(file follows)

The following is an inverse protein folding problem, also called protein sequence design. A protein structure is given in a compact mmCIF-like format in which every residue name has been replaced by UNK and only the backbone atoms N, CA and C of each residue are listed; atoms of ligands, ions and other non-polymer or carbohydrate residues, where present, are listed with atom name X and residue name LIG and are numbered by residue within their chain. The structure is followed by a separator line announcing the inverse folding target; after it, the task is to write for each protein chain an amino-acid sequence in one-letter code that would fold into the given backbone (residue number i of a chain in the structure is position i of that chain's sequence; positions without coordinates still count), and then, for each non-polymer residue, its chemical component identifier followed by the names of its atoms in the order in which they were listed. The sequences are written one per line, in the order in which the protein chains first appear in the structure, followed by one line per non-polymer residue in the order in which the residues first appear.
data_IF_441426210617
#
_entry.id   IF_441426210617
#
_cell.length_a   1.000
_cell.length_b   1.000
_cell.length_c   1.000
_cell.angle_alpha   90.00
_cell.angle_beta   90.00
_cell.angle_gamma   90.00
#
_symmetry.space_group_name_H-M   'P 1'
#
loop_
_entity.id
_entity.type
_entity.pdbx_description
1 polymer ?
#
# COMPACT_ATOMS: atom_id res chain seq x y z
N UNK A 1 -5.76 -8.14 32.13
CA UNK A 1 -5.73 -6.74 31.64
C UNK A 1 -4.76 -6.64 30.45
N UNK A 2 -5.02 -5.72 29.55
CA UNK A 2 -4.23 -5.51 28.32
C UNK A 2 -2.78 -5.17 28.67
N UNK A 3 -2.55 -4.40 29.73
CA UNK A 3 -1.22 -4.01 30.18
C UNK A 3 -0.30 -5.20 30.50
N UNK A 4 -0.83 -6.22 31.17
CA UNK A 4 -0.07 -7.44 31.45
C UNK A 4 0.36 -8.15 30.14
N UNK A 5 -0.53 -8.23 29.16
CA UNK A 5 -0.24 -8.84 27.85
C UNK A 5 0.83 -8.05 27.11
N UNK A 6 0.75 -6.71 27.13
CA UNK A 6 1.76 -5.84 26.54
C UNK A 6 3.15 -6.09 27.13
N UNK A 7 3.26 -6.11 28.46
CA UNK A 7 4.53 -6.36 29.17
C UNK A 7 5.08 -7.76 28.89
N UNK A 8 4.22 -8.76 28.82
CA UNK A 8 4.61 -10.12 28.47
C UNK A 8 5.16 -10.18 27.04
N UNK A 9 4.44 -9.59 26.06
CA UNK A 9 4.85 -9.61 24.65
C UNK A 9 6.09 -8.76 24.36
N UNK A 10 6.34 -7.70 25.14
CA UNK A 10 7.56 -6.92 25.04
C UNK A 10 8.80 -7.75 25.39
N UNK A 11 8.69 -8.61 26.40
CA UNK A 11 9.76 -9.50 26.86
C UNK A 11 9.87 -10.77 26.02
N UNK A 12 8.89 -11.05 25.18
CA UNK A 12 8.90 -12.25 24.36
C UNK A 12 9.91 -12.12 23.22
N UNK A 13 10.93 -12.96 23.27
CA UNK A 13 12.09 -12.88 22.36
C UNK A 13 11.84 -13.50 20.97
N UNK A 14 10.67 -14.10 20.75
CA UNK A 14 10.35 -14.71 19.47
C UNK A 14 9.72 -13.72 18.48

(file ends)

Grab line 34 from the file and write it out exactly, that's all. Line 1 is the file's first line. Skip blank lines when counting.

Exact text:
N UNK A 5 -0.53 -8.23 29.16